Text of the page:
Readings of Zora Neale Hurston's Seraph on the Suwanee (1948) have often focused on the text's racial and gender problems, either critiquing the text's failure to measure up to the racial consciousness and feminism evident in Their Eyes Were Watching God (1937) or reversing this critique by claiming that Seraph's power lies in its heavily coded championing of its protagonist, Arvay Meserve.  Janet St. Clair observes that "Seraph on the Suwanee has been virtually ignored by all but authors of full-length studies of Hurston, and even they generally scurry across its surface in consternation" (39). Among the critics' anxieties are the fact that Arvay is not a "feminist" heroine (or even "likable"), the text's complicated and problematic treatment of rape, Hurston's conscious prioritization of white characters, and the oftentimes stagnant narrative which accompanies Arvay's psychic turmoil. While this tendency on the part of critics has very recently been reversed,  I would suggest that Seraph's racial and gender problematics can open up the text to further critical assessment and cultural critique. Critics have long been aware of the non-conformity of Hurston as both an author and a public persona during the Harlem Renaissance.  Does it come as any surprise that Seraph on the Suwanee throws a wrench into the works? If Seraph messes up or, say, whitewashes what might otherwise be a rather clean record for Hurston's writing of complex, black folk characters, then perhaps it is with the notions of "mess" and "wash" that we should approach not only Hurston's most problematic fiction, but also her other writings.
Scholars familiar with Hurston's writing know that representations of washing and cleanliness recur in her work, perhaps most significantly in Jonah's Gourd Vine (1934), the brilliant "Gilded Six-Bits" (1933), and "Sweat" (1926). I will not offer a full analysis of these texts here, but instead mention them to establish a comparative element that can be traced throughout Hurston's writing. Jonah's Gourd Vine, for instance, begins with the image of washing on a large scale, and suggests its double meaning as it relates to domestic work and spiritual purging: "'Ole Massa gwinter scrub floors tuhday,'" remarks Amy Crittenden, as she spies rain clouds and senses an impending storm (3). This observation is followed by the argument between Amy and her husband Ned, which leads to the casting out of Amy's first-born (bastard) mulatto son John (Buddy Crittenden) Pearson, around whom the novel revolves. Hurston spins a narrative of John's personal, spiritual purity (both marital and sexual) and leads us through the wa y in which John's community first welcomes, then rejects, and finally re-integrates him. Just before John's much noted (spiritually cleansing) sermon in Chapter 24, rot and purgation find poignant expression: "He felt inside as if he had been taking calomel. The world had suddenly turned cold. It was not new and shiny and full of laughter. Mouldy, maggoty, full of suckholes--one had to watch out for one's feet" (144). Such imagery typifies the way in which Hurston delves into the combined abjection of the body, the psyche, and the world in which her characters move.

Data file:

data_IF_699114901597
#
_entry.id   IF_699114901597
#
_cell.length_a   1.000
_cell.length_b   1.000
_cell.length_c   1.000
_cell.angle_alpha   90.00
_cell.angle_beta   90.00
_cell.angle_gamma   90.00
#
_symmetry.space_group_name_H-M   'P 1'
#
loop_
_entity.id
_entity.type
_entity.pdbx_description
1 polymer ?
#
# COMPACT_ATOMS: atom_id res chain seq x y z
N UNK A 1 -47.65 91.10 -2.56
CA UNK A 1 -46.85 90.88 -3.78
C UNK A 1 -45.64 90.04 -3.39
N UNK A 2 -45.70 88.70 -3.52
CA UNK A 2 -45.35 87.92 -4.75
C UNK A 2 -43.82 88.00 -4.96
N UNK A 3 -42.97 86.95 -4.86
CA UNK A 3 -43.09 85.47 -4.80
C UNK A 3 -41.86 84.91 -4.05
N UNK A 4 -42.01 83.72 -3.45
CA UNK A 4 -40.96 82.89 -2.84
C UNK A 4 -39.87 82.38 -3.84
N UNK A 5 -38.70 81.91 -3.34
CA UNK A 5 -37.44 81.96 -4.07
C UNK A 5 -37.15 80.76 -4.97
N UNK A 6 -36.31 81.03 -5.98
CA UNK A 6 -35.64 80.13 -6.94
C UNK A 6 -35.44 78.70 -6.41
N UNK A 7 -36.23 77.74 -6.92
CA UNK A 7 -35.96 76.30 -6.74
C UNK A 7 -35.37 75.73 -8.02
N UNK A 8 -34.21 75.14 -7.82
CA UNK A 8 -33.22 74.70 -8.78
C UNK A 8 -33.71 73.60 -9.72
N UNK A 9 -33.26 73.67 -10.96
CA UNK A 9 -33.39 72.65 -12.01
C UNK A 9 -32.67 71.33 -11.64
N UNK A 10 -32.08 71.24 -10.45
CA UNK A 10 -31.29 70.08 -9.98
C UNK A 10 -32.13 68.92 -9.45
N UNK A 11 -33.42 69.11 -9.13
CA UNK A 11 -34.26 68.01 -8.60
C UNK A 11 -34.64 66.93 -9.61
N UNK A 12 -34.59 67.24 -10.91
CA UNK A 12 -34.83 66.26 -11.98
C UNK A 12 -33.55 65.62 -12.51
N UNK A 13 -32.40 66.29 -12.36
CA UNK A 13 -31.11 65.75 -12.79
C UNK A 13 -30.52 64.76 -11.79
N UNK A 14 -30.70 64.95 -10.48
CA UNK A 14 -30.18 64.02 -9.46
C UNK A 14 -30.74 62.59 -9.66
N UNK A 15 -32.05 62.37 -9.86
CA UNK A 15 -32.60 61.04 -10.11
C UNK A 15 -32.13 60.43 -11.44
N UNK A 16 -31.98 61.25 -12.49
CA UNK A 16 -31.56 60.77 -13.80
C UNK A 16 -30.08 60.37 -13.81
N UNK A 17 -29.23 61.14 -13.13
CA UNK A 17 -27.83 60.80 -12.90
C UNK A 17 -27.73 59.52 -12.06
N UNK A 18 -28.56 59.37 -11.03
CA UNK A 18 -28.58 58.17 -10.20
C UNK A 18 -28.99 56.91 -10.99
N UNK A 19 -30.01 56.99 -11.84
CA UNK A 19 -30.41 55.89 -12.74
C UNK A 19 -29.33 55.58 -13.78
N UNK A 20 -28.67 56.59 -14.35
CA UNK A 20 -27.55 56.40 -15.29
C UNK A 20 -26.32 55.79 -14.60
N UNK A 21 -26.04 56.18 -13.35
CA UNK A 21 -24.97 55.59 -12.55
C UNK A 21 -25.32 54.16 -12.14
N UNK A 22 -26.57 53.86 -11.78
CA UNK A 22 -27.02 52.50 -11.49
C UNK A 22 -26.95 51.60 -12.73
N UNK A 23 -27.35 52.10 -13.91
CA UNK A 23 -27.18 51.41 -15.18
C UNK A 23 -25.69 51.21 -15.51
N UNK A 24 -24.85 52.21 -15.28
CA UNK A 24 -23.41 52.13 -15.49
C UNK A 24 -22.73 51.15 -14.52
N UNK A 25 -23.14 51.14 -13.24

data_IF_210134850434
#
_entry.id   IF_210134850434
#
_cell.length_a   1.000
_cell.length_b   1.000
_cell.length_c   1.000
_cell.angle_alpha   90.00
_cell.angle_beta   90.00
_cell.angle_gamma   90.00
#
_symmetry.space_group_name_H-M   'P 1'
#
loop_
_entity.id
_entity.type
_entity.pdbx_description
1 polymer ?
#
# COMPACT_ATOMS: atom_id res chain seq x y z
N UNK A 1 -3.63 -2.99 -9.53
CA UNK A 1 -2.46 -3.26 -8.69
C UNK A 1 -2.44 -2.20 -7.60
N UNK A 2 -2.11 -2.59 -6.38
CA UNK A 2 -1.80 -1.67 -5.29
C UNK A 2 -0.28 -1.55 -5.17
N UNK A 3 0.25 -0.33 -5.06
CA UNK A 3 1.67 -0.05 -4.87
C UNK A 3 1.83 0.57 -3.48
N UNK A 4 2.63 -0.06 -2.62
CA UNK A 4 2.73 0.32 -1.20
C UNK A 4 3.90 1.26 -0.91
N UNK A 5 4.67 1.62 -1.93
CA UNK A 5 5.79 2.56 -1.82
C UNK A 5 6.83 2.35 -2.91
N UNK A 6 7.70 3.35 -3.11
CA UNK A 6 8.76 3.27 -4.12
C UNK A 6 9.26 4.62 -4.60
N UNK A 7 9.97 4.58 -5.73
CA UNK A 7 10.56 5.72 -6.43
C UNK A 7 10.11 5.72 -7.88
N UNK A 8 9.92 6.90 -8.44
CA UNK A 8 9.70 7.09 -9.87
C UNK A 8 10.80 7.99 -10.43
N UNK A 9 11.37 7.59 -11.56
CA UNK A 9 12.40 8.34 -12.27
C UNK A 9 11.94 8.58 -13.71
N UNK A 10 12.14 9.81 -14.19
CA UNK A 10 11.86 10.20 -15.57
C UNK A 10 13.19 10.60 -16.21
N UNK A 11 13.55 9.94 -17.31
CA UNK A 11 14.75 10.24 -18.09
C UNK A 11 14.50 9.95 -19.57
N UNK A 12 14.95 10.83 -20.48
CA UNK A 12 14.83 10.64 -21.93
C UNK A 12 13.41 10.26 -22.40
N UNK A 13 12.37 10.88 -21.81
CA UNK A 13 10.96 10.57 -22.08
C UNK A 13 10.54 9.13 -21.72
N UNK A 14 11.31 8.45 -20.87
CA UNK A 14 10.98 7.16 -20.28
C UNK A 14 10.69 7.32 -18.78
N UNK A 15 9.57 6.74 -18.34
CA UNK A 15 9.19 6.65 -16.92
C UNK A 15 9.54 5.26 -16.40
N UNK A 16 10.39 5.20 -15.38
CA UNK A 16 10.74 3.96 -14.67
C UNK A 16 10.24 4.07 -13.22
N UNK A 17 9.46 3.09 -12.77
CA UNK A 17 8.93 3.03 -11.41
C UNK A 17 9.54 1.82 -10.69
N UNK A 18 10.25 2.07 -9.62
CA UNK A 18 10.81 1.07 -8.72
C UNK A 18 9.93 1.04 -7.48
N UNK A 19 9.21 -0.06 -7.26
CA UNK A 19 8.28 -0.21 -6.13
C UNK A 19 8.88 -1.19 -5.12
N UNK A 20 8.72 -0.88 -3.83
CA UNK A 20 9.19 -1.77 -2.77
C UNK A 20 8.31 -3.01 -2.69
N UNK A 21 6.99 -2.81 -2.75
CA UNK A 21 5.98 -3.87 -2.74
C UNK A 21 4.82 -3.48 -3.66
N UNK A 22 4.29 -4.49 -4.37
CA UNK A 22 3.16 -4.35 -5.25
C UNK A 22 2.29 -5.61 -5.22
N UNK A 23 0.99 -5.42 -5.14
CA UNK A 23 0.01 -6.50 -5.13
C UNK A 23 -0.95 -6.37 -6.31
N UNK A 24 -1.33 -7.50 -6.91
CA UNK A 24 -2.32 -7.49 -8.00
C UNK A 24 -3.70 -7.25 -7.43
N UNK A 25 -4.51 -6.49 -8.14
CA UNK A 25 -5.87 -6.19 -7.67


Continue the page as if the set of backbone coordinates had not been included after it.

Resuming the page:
Similarly, "The Gilded Six-Bits" opens with Missie May "bathing herself in the galvanized washtub in the bedroom" (985). In "Six-Bits" it is the female character who negotiates her sexual and spiritual purity and her emotional abjection after her husband Joe catches Missie May in the act of adultery with Slemmons. The overlapping themes of value (both personal and economic) and cleanliness (both domestic and spiritual) again point to the way in which Hurston frames some of her best stories with the resolution of radical oppositions, and how the narrative middles dwell in the mess and tension of binary breakdowns.
The intertwining of race and gender with bodily and psychological impurities suggests that a turn toward psychoanalysis might assist in interpreting Hurston's work. …